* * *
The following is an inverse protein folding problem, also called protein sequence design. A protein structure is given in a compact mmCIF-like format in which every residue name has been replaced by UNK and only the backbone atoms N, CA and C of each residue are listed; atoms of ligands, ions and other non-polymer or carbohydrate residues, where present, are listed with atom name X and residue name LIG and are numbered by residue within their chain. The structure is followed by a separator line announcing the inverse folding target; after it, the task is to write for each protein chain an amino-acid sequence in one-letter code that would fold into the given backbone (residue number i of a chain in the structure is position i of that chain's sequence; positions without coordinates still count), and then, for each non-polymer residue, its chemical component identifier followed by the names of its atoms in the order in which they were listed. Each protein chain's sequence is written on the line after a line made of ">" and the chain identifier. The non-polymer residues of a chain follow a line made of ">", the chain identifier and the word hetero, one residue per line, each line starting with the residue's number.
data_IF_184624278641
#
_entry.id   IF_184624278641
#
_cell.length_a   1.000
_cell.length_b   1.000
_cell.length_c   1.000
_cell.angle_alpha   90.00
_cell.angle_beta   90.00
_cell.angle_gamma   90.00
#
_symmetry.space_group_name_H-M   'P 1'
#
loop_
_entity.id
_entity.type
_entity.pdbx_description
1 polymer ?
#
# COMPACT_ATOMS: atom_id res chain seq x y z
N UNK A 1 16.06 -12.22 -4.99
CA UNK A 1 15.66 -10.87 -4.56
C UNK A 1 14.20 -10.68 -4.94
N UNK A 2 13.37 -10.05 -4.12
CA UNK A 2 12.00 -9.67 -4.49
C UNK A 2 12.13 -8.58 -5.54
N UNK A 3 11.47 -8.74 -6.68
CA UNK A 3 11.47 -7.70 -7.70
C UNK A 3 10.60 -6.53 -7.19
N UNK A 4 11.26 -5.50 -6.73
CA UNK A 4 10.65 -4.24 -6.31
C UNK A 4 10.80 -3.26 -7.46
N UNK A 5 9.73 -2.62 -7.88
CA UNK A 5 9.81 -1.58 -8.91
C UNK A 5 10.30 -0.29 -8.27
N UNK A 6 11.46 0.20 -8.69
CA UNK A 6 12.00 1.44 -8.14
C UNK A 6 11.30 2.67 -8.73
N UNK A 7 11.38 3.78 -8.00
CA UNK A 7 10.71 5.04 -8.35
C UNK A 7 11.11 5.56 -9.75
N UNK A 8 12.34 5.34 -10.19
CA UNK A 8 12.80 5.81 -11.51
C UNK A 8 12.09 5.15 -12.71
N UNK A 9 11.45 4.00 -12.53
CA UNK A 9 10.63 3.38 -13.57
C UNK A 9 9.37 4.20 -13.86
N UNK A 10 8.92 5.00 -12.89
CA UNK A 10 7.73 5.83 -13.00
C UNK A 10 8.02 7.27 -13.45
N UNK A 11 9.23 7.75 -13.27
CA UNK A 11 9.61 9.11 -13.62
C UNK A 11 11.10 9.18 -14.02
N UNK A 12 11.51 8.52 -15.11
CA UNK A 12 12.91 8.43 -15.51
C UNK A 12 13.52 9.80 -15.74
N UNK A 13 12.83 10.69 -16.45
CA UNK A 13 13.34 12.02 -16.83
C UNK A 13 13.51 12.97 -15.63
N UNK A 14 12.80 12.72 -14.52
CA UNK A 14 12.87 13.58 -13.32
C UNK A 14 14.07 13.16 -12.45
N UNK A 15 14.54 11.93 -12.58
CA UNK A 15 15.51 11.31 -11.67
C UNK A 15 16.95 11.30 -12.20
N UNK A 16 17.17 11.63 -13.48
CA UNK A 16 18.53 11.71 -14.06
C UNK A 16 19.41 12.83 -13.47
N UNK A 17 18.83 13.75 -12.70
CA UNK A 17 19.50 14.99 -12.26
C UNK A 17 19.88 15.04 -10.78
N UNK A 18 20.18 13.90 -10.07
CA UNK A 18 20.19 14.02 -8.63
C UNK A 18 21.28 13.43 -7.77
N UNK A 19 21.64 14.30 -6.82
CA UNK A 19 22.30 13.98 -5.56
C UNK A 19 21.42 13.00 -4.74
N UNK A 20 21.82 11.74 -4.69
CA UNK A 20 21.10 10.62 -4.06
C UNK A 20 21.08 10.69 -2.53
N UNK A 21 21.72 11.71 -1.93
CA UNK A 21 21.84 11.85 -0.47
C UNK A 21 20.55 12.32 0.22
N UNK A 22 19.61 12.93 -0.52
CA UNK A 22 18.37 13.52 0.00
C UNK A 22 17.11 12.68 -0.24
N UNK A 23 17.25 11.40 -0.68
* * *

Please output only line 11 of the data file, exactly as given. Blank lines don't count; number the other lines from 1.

_cell.angle_gamma   90.00